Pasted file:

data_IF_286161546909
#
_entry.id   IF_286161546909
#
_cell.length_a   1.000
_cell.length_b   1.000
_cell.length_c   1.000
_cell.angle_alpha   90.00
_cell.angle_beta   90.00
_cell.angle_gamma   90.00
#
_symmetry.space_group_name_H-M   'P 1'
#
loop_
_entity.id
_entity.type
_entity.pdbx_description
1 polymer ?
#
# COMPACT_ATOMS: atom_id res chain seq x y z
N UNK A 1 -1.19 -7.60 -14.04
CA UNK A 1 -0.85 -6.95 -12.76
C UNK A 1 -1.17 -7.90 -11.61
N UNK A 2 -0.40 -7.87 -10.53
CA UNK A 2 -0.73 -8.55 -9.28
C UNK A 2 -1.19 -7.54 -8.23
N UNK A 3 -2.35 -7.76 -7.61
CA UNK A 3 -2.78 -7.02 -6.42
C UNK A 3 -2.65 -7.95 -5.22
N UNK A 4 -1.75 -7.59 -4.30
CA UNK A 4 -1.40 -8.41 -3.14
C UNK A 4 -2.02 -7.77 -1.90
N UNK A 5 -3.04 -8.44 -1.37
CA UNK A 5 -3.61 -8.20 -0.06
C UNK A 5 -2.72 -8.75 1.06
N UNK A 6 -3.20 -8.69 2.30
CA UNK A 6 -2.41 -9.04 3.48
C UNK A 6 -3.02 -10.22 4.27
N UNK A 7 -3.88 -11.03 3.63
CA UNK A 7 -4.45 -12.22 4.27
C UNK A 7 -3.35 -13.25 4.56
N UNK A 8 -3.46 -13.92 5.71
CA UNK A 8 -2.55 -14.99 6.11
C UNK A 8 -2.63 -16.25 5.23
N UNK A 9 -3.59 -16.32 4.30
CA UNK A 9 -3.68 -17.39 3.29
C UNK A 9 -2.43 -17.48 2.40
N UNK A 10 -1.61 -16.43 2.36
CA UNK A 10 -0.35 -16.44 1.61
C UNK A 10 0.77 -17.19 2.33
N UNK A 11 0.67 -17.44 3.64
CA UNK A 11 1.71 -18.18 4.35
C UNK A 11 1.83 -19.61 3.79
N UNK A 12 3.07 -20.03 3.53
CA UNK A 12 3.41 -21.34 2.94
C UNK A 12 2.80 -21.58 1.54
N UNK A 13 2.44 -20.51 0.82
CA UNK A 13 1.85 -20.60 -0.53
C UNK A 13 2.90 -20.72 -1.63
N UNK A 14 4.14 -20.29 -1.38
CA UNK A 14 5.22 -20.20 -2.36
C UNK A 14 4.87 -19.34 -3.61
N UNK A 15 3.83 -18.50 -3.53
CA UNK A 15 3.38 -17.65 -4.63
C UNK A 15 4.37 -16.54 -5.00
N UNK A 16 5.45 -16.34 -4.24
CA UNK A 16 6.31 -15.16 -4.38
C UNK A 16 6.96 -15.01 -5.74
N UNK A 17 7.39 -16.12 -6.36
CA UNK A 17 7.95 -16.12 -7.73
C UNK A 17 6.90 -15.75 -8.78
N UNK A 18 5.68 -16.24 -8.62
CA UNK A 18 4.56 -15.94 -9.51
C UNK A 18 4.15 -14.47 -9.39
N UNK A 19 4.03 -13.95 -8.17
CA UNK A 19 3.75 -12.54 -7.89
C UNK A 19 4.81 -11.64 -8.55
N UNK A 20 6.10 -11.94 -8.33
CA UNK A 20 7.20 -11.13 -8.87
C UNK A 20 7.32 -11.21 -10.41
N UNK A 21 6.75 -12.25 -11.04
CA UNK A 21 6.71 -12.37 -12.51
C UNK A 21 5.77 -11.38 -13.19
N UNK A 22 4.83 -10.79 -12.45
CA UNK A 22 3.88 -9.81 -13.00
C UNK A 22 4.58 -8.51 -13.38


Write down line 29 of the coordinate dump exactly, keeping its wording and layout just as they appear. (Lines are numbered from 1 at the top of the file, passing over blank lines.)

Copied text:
C UNK A 3 -2.65 -7.95 -5.22